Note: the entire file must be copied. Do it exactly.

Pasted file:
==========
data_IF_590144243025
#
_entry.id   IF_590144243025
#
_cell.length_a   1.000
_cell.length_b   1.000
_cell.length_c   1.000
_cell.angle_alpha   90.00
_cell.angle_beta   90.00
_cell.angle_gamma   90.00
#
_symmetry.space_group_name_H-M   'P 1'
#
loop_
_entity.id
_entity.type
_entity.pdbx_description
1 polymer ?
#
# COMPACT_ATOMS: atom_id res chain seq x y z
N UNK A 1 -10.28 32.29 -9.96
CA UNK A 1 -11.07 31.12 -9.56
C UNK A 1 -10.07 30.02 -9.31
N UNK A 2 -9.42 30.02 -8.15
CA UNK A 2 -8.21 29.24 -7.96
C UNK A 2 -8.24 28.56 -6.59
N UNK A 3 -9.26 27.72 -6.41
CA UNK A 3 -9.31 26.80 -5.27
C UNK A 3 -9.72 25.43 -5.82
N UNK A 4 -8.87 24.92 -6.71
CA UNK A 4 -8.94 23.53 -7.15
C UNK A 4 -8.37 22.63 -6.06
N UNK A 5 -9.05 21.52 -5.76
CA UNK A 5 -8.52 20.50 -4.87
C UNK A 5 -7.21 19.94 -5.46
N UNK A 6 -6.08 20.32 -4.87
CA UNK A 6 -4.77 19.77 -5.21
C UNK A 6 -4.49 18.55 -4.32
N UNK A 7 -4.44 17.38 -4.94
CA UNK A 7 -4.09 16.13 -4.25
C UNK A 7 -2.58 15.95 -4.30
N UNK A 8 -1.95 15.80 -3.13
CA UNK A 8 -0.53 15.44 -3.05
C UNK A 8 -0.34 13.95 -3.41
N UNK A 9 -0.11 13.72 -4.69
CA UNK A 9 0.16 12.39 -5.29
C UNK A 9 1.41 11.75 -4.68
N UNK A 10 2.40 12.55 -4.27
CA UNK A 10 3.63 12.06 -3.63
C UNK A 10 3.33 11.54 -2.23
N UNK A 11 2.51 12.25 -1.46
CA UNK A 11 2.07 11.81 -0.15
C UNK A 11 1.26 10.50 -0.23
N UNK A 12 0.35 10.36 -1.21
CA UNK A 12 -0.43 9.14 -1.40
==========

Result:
data_IF_590144243025
#
_entry.id   IF_590144243025
#
_cell.length_a   1.000
_cell.length_b   1.000
_cell.length_c   1.000
_cell.angle_alpha   90.00
_cell.angle_beta   90.00
_cell.angle_gamma   90.00
#
_symmetry.space_group_name_H-M   'P 1'
#
loop_
_entity.id
_entity.type
_entity.pdbx_description
1 polymer ?
#
# COMPACT_ATOMS: atom_id res chain seq x y z
N UNK A 1 -10.28 32.29 -9.96
CA UNK A 1 -11.07 31.12 -9.56
C UNK A 1 -10.07 30.02 -9.31
N UNK A 2 -9.42 30.02 -8.15
CA UNK A 2 -8.21 29.24 -7.96
C UNK A 2 -8.24 28.56 -6.59
N UNK A 3 -9.26 27.72 -6.41
CA UNK A 3 -9.31 26.80 -5.27
C UNK A 3 -9.72 25.43 -5.82
N UNK A 4 -8.87 24.92 -6.71
CA UNK A 4 -8.94 23.53 -7.15
C UNK A 4 -8.37 22.63 -6.06
N UNK A 5 -9.05 21.52 -5.76
CA UNK A 5 -8.52 20.50 -4.87
C UNK A 5 -7.21 19.94 -5.46
N UNK A 6 -6.08 20.32 -4.87
CA UNK A 6 -4.77 19.77 -5.21
C UNK A 6 -4.49 18.55 -4.32
N UNK A 7 -4.44 17.38 -4.94
CA UNK A 7 -4.09 16.13 -4.25
C UNK A 7 -2.58 15.95 -4.30
N UNK A 8 -1.95 15.80 -3.13
CA UNK A 8 -0.53 15.44 -3.05
C UNK A 8 -0.34 13.95 -3.41
N UNK A 9 -0.11 13.72 -4.69
CA UNK A 9 0.16 12.39 -5.29
C UNK A 9 1.41 11.75 -4.68
N UNK A 10 2.40 12.55 -4.27
CA UNK A 10 3.63 12.06 -3.63
C UNK A 10 3.33 11.54 -2.23
N UNK A 11 2.51 12.25 -1.46
CA UNK A 11 2.07 11.81 -0.15
C UNK A 11 1.26 10.50 -0.23
N UNK A 12 0.35 10.36 -1.21
CA UNK A 12 -0.43 9.14 -1.40